Market Tree

Welcome to the blog for Market Tree, the new web site for buying and selling goods and services in the UK

Category: Idle thoughts: business

Oh no, we don’t have a blue background

What a crisis: the pages of our web site do not have a pale blue background! Of course, many web sites have such a background nowadays.

Is it bad news that we don’t? Do we not ooze a sense of warm trust even if we are not blue? We do not happen to think that this is a disaster, but who knows. Perhaps we are dead wrong. (What’s wrong with good old black text on a white background anyway? Is this now passé?)

What do you think? If anyone has any views on the matter, please comment.

Sticking to what you do best

We have heard the news of the death of the economist Ronald Coase. Who? Well, one of his key works was an essay in 1937 entitled The Nature of the Firm.

In the words of an editorial  in a recent issue of The Economist:

And he set a test that every boss still has to answer: what does their firm do that cannot be done more efficiently elsewhere?

We try to adhere to the spirit of this thought. For example: we decided that it would be far better to use Automattic’s expertise to run our blog using their WordPress service rather than write a computer program/application to do it. This freed us to concentrate on what we can do better than others: offer a refreshingly new approach to an electronic exchange or market place.

Big bad wolf

I recently saw the Schumpeter article entitled “Too much of a good thing” in The Economist magazine of 8th June 2013 (http://www.economist.com/news/business/21578990-leaders-need-learn-beware-their-strengths-too-much-good-thing). The extract I particularly like is:

Richard Branson has turned Virgin into a global brand by relentlessly exploiting his two biggest strengths: his ability to take on “big bad wolves” – firms that are overcharging and underserving the public – and his talent for infusing Virgin with a counter-cultural personality.

I like to think that we too are taking a “big bad wolf” on (we all know that I am talking about EBay), which is overcharging their customers – both individuals and businesses. Whether this wolf is bad or not, I’ll leave for others to say. But they are big, and they do overcharge their customers.

But hope is not lost; there are alternatives to EBay.

Here endeth today’s lesson.

Business ethics

As the founder of Market Tree, why do I want to talk about the ethics of business?

Well, I would not be happy to promote a product or service which I did not consider to be beneficial to potential consumers. I am satisfied that our on-line trading service is a good one. It can and will be made even better but, as a former efficiency engineer, I know that anything can be improved and made better (or made cheaper instead – but that’s a value-for-money debate which we could have another time).

Just as the London Stock Exchange is ceding trade to nimbler stock exchange platforms in London that are faster and cheaper, so we offer the Market Tree on-line trading service as a simpler and cheaper service than that of the current dominant provider.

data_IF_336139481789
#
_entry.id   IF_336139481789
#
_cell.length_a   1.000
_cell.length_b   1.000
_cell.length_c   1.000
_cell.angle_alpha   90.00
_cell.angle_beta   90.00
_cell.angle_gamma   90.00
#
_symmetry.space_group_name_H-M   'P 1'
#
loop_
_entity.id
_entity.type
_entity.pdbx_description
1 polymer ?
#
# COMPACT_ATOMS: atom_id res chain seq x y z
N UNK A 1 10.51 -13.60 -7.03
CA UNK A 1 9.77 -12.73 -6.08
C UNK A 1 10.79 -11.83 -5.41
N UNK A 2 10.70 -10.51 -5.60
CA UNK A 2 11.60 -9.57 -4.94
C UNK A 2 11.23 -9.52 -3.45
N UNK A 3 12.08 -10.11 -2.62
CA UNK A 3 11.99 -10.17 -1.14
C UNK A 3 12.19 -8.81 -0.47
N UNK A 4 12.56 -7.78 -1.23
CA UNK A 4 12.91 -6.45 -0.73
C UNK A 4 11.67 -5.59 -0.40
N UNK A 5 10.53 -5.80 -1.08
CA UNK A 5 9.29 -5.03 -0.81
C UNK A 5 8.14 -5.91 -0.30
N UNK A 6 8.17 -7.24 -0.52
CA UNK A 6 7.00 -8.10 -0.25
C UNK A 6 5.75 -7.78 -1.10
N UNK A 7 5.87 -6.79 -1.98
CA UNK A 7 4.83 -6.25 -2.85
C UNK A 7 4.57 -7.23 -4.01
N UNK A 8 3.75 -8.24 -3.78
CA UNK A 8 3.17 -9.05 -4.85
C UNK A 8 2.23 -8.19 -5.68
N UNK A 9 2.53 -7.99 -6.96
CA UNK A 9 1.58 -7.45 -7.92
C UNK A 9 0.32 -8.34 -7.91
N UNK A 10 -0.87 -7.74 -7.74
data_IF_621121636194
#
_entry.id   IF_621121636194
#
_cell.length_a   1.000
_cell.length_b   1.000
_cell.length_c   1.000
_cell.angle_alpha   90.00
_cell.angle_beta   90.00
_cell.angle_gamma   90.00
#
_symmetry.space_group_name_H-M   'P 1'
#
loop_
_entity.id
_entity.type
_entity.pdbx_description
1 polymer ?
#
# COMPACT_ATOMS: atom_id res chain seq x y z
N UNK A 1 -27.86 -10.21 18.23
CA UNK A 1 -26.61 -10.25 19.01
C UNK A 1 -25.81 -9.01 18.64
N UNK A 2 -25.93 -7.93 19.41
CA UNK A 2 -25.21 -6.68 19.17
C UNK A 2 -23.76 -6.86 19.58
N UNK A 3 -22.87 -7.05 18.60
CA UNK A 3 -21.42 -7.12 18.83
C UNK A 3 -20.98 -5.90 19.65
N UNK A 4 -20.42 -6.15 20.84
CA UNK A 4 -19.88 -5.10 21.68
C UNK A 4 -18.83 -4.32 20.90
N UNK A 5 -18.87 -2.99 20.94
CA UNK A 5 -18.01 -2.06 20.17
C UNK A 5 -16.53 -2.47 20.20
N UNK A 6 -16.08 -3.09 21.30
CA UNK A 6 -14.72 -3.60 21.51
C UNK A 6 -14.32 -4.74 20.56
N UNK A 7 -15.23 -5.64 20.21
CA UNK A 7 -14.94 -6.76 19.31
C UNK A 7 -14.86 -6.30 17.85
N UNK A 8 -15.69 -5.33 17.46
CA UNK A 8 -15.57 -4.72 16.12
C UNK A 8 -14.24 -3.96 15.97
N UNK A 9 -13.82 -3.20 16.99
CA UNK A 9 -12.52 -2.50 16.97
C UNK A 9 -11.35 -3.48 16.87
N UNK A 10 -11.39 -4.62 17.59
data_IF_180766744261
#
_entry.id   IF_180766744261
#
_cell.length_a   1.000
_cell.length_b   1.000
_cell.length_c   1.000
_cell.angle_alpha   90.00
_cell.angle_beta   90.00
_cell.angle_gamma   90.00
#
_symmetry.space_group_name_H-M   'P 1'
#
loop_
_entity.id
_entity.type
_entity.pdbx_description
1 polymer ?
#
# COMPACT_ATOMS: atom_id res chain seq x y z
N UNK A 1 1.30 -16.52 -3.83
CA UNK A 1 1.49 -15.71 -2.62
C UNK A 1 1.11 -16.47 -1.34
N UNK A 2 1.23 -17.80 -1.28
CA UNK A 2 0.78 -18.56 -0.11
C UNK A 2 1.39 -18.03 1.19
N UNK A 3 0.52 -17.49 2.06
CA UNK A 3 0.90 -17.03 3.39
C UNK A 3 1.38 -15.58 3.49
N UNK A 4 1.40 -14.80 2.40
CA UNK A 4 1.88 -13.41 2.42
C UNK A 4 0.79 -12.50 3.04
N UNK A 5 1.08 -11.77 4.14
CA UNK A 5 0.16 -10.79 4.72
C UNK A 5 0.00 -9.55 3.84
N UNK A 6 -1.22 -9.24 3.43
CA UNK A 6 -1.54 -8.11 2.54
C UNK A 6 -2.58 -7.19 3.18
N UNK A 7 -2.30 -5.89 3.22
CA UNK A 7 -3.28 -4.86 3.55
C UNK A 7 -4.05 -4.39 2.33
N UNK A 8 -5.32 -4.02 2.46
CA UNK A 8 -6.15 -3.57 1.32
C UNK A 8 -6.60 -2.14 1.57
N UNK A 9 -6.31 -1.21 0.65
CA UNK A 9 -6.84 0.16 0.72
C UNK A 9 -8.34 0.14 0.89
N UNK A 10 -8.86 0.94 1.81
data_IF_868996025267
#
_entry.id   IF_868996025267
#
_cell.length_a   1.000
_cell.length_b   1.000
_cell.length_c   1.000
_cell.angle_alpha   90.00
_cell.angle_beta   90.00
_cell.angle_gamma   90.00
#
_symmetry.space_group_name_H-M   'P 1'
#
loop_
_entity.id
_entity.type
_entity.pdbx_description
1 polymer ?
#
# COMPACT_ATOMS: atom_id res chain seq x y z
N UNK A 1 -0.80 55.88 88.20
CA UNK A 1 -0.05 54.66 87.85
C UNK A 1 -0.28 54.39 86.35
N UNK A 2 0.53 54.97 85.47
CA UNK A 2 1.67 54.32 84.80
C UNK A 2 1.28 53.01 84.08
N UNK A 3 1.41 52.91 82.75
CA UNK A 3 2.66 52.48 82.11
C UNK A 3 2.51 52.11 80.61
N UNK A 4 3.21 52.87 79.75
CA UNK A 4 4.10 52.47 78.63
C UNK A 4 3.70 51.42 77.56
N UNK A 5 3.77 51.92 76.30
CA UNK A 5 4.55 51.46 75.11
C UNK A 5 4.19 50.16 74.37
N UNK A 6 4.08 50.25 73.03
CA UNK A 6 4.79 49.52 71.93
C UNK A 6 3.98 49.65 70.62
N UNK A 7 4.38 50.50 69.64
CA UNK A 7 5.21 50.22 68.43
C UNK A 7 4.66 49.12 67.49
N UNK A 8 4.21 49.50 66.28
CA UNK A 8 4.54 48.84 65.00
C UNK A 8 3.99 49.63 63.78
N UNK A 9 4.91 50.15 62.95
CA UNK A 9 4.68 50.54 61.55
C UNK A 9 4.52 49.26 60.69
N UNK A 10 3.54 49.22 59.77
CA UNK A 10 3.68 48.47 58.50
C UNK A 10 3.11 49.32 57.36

Our effective trading platform is here. I am happy to offer it and still sleep soundly at night.

Why start Market Tree?

The Question
That’s a good question: Why did I start Market Tree?

The Answer
Well, I found myself using various web sites to buy stuff (as you do), including a web site that sells nothing of its own but just other people’s stuff: EBay.

Yes, EBay works. People offer stuff for sale, I and others buy via auction or fixed-price sale, I pay for and receive my items, and I leave feedback. But the whole EBay experience annoys me so much. Let me give you some of my main bug-bears:

  • Sniping.  If an item is on auction and bidding is at least fairly busy, you are wise to wait until the last few seconds before the auction finishes to place your bid (“sniping”), so as not to give others much time to counter-bid.
  • Charges, charges, charges.  Almost whatever I do when selling (which, to be honest, I hardly ever do), there are additional charges (on top of the enormous final sale success fee of around 10%):
    • a listing fee (I am charged to dare to sell before I have even started!)
    • another listing fee (if my item did not sell and I want to try again)
    • for priority listing
    • for bold text
    • for a small picture when in a list of items.
  • Delivery charges.  These can be significant, and are on top of any bid or purchase amount. (Why are these not included in the item price?)
  • Selling an item.  The process seemed very complicated to me when I put an item up for sale. The forms to fill in were many and big and, because I did something wrong or did not understand what was going on, I had to cancel and start all over again a few times.
  • Feedback from the seller.  Often sellers cannot not be arsed to leave feedback after I have left them positive feedback. Thanks for that, even though, of course, I did pay you before you despatched my items.

Does this ring any bells for you?

So I decided to “scratch my own itch” and create something that I want to be better. I’ll let on-line citizens decide whether I am on the right lines or just barking.